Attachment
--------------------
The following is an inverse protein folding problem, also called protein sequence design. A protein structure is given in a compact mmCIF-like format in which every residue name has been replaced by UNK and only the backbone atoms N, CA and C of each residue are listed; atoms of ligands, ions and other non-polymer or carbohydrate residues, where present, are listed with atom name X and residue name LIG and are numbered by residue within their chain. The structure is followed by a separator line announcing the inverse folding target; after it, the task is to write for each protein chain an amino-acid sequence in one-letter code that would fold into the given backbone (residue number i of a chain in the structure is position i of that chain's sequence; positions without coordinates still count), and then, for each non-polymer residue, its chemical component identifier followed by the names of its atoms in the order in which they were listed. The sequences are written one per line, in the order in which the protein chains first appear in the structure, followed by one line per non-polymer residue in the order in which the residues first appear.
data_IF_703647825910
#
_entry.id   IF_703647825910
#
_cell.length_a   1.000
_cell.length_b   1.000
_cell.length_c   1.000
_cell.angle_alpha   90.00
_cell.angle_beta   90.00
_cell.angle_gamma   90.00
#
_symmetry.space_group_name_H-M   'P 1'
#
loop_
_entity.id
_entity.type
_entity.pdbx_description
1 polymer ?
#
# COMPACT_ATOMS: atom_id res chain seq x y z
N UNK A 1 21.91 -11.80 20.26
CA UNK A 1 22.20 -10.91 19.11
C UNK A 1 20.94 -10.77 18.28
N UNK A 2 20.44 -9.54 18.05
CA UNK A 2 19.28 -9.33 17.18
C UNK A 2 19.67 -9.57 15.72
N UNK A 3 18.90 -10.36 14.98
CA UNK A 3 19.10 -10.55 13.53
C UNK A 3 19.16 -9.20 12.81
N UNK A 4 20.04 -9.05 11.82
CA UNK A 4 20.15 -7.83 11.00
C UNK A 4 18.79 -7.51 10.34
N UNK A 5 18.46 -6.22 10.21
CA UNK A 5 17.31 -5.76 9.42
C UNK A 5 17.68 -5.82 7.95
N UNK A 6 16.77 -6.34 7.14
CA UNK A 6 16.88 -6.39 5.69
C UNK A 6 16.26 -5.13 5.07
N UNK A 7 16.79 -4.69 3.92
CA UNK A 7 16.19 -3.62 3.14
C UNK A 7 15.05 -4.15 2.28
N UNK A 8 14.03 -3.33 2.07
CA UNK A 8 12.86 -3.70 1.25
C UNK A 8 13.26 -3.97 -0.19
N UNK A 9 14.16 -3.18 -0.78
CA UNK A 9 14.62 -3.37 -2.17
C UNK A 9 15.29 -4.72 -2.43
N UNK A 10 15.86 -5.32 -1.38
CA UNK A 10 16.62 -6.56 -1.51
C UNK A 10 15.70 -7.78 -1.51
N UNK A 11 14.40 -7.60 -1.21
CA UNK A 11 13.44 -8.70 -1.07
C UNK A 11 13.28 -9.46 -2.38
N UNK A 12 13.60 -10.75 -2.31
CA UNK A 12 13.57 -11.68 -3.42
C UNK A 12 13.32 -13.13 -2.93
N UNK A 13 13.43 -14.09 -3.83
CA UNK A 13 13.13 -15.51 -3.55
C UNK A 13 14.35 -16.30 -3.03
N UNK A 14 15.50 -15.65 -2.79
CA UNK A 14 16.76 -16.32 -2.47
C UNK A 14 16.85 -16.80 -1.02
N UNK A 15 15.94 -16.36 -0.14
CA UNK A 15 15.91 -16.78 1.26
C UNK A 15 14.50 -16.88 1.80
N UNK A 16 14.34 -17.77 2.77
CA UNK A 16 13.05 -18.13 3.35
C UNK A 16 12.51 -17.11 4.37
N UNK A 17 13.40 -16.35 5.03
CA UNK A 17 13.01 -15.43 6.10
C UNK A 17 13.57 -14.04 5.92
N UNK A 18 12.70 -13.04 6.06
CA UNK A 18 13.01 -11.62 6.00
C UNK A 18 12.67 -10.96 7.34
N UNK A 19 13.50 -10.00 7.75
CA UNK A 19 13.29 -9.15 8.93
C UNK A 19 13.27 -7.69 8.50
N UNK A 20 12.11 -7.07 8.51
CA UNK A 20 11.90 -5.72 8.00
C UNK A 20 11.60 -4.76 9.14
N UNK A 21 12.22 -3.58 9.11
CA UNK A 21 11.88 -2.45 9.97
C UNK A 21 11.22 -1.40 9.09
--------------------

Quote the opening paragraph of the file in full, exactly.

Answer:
The following is an inverse protein folding problem, also called protein sequence design. A protein structure is given in a compact mmCIF-like format in which every residue name has been replaced by UNK and only the backbone atoms N, CA and C of each residue are listed; atoms of ligands, ions and other non-polymer or carbohydrate residues, where present, are listed with atom name X and residue name LIG and are numbered by residue within their chain. The structure is followed by a separator line announcing the inverse folding target; after it, the task is to write for each protein chain an amino-acid sequence in one-letter code that would fold into the given backbone (residue number i of a chain in the structure is position i of that chain's sequence; positions without coordinates still count), and then, for each non-polymer residue, its chemical component identifier followed by the names of its atoms in the order in which they were listed. The sequences are written one per line, in the order in which the protein chains first appear in the structure, followed by one line per non-polymer residue in the order in which the residues first appear.